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Lawyers breaking the barriers

Lawyers breaking the barriers

By Karin Derkley

Diversity Legal Biography Young Persons 

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For law graduates from diverse backgrounds, overcoming the challenges of breaking into the legal profession requires extra grit.

Former High Court Justice Michael Kirby famously said the legal profession must reflect the community that it serves. And the profession is steadily, if slowly, moving that way. Women now represent more than half of solicitors and are increasing in the higher echelons. Cultural diversity is increasing too, although perhaps not fast enough, given that around a quarter of the Australian population have a non-Anglo ancestry. There are still barriers for those from newer migrant communities, for people with disabilities, with Indigenous ancestry or from disadvantaged backgrounds. Among them they say are potential employers’ preconceptions about what your name, appearance, disability, postcode or law school says about your abilities and potential skill as a lawyer. Another is the isolation of being in a workplace where the issues you face are ignored. There is also they say a lack of support – not having anyone who can help get a first clerkship, who can make introductions to prospective employers, and make these young lawyers feel like a career in the law is something to aspire to.

These four young people overcame those barriers through a combination of keen intelligence, ambition and determination, and because they managed to find supporters who saw what they offered and helped them make real their dream of going into the law.

Idil MohamudIdil Mohamud, lawyer Slater and Gordon

It was early in law school that Idil Mohamud realised how important connections are to making it as a lawyer. Growing up in the northern suburb of Mill Park, she earned a scholarship to Ivanhoe Grammar before doing a double degree in law and international relations at La Trobe University. Ms Mohamud’s parents had fled Somalia’s civil war in the late 1980s and could offer her little in the way of the connections.

“Even though you know you're completely capable, it’s a big leap when you don’t know anyone you can draw on for that immediate inspiration or guidance,” she says. “So I found myself floundering around in my first years of law studies.”

It was after a Slater and Gordon lawyer heard about her studies and she was recruited for a casual paralegal position in the firm’s class action team that she was finally able to envision herself going into legal practice. “The first case I worked on was the Manus Island class action, which was a very affirming experience.” Just as important was the presence of other African-Australian lawyers at the firm, including at senior levels. “That affirmed for me that this was a place where I could bring my whole self to work.”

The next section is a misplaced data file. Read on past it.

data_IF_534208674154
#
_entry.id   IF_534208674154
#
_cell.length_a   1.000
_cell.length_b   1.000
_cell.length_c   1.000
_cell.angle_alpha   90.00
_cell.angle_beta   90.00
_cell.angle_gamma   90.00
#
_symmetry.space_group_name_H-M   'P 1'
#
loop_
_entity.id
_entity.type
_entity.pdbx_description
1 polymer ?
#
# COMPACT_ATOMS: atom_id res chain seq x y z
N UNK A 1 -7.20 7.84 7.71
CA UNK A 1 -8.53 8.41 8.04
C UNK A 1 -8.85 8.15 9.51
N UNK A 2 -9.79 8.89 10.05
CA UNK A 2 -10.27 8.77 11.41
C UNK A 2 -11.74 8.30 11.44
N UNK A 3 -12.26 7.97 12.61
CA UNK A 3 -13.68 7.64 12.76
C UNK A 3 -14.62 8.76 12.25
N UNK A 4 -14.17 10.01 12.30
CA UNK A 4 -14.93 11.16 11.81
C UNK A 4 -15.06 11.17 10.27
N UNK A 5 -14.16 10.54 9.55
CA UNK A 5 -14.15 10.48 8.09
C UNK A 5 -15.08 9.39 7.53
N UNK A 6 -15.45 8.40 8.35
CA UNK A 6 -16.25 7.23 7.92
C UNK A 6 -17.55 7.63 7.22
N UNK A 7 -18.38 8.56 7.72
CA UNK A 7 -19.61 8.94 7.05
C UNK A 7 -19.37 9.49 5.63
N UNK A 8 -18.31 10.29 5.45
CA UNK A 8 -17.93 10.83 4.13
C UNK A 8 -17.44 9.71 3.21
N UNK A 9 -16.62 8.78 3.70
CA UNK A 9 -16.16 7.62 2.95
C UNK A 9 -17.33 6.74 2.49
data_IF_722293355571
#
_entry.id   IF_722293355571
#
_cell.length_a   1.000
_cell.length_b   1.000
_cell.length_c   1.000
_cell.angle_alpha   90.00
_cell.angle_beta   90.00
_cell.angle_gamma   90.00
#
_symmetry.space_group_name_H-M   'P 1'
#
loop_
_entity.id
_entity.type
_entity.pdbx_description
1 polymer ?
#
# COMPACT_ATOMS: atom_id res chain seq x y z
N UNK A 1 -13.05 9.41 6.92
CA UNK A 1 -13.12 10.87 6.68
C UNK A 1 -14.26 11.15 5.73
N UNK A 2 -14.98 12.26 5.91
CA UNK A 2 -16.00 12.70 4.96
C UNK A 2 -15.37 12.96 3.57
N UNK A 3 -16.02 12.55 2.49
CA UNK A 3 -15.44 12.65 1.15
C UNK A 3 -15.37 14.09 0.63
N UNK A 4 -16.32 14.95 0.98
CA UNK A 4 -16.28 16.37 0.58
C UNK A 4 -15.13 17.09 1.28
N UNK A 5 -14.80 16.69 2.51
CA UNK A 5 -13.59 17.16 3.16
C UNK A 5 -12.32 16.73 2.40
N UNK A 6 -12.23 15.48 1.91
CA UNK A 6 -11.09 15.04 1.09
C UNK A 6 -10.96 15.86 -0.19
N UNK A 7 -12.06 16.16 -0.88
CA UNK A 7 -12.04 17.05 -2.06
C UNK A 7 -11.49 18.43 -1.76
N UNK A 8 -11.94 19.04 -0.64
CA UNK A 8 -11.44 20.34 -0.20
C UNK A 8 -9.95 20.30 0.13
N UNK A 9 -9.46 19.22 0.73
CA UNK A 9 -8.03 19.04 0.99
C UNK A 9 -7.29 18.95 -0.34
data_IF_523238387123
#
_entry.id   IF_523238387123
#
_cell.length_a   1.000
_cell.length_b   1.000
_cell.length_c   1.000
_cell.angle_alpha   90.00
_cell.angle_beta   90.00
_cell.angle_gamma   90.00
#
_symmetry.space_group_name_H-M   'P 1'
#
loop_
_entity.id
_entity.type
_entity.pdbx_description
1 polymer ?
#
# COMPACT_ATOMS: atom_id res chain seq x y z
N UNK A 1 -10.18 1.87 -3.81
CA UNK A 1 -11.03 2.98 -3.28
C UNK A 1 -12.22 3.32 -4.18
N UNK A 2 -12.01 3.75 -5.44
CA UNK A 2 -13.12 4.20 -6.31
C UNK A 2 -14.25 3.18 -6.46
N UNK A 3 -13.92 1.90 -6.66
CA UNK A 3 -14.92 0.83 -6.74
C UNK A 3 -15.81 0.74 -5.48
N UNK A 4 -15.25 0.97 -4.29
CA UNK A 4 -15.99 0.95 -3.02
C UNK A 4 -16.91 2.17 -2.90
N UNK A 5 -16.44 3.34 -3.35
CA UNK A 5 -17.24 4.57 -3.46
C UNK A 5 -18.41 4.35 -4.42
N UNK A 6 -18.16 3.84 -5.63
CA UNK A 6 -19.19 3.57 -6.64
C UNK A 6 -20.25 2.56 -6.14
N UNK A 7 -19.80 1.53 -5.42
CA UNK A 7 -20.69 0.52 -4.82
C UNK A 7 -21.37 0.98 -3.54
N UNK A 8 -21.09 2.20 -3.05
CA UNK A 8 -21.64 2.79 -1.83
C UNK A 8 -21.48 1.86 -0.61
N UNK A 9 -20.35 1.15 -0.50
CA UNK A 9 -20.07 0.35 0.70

When she graduated in 2017, Ms Mohamud was hired by Slater and Gordon to work full time in the same class actions team. She says she is enjoying a fulfilling start to her career, taking opportunities as they arise and doing community work, including mentoring other young African-Australians to help them negotiate their own way forward in their career. “It can be so difficult when you’re very junior and finding your way, so I feel it’s important for me to share connections and opportunities with others,” she says.

While acknowledging the legal profession is improving, with initiatives to promote people from different cultural backgrounds, she says it is important that workplaces ensure people feel included rather than them having to struggle to fit in. “From personal experience, workplaces will be able to attract and retain more staff from culturally diverse backgrounds when people feel like they’re valued at work and able to participate fully.” The test will be whether staff are able to progress into senior positions, she says. “If we’re not seeing that follow-through, we might need to reflect on whether there are other structural challenges to overcome.”

Sam JacksonSam Jackson, employment and work health and safety lawyer, Sparke Helmore

A few weeks into starting his law and commerce degree at the University of Tasmania, Sam Jackson, already in a wheelchair due to a genetic disability, broke almost every bone of his body in a car accident. “So I was disabled from birth, and I had a good go trying to make it worse,” he says.

Inspired to go into law during Year 12 Legal Studies after listening to a talk given by former Supreme Court of Tasmania judge Pierre Slicer, he initially assumed he would go into criminal law. But after he restarted his double degree at the University of Tasmania, with a focus on human resources, his lecturers suggested he go into employment law. 

He was accepted for a clerkship and then a graduate role at Herbert Smith Freehills’ Melbourne office and has worked in employment and safety practices ever since, first with Freehills, then K&L Gates, and now Sparke Helmore. “I love the fact that each matter you are dealing with is about people.” 

Mr Jackson says his disability has not held him back as a lawyer and says he is more likely to encounter patronising attitudes in the supermarket than in the workplace. “Being a professional is a great leveller. People assume that because you’re in a firm you must have a degree”.

However, he’s also aware that unconscious bias, if not outright discrimination, can make employers reluctant to employ people with disabilities. “Employers worry they’ll make expensive changes to their workplace and then that person will leave, or that they’ll constantly be taking sick leave.

“But the reality is that people with a disability generally manage their health extremely well and the stats don’t reflect that they take more sick leave. Plus people with disabilities tend to have longer tenure and are generally much more committed employees.”